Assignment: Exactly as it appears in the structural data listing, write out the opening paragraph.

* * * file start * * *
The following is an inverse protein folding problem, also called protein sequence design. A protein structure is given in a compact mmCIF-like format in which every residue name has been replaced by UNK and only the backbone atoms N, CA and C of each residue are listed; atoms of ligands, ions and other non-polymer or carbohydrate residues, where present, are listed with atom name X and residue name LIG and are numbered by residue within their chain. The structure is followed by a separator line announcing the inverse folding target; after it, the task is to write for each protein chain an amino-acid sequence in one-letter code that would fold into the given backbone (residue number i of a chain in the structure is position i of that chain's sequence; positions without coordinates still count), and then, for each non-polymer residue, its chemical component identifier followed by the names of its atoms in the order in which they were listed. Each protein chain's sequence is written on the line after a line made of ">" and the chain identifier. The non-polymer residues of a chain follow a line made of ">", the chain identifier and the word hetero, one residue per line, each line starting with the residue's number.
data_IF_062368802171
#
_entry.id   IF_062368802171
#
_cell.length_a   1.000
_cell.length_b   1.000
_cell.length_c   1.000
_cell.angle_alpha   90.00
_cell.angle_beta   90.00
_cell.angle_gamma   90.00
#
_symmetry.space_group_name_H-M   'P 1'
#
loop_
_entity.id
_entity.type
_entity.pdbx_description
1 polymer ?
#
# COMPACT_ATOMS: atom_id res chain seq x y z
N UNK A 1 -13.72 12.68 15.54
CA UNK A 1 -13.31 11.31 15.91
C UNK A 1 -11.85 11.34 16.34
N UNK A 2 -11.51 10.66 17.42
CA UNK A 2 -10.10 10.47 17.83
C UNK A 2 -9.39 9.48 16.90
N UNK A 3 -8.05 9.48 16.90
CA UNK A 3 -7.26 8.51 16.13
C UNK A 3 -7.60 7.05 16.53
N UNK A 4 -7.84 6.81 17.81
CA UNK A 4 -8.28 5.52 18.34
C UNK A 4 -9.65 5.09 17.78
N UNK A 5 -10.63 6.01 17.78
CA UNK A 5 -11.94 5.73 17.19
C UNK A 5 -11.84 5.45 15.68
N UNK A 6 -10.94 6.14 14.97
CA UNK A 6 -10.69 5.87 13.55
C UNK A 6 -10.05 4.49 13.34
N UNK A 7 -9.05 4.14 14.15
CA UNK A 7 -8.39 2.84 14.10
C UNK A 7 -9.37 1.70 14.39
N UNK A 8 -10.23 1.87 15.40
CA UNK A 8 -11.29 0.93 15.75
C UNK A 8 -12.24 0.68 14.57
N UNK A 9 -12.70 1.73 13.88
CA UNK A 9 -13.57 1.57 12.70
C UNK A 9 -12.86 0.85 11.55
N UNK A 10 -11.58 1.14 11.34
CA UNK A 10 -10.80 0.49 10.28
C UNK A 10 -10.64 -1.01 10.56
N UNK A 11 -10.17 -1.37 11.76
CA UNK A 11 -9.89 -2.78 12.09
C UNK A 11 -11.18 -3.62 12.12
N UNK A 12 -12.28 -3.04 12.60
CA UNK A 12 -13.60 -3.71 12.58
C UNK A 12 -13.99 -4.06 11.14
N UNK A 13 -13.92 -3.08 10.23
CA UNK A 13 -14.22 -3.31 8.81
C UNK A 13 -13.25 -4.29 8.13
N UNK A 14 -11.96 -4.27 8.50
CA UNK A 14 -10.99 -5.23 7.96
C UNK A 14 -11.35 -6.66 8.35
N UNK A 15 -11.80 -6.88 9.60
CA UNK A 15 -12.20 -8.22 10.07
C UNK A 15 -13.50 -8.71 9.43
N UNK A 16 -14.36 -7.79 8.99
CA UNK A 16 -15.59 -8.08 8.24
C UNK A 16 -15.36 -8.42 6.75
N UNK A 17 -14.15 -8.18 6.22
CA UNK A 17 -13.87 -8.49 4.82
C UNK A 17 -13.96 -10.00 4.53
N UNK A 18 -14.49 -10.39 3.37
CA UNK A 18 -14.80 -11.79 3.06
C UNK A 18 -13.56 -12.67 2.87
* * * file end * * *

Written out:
The following is an inverse protein folding problem, also called protein sequence design. A protein structure is given in a compact mmCIF-like format in which every residue name has been replaced by UNK and only the backbone atoms N, CA and C of each residue are listed; atoms of ligands, ions and other non-polymer or carbohydrate residues, where present, are listed with atom name X and residue name LIG and are numbered by residue within their chain. The structure is followed by a separator line announcing the inverse folding target; after it, the task is to write for each protein chain an amino-acid sequence in one-letter code that would fold into the given backbone (residue number i of a chain in the structure is position i of that chain's sequence; positions without coordinates still count), and then, for each non-polymer residue, its chemical component identifier followed by the names of its atoms in the order in which they were listed. Each protein chain's sequence is written on the line after a line made of ">" and the chain identifier. The non-polymer residues of a chain follow a line made of ">", the chain identifier and the word hetero, one residue per line, each line starting with the residue's number.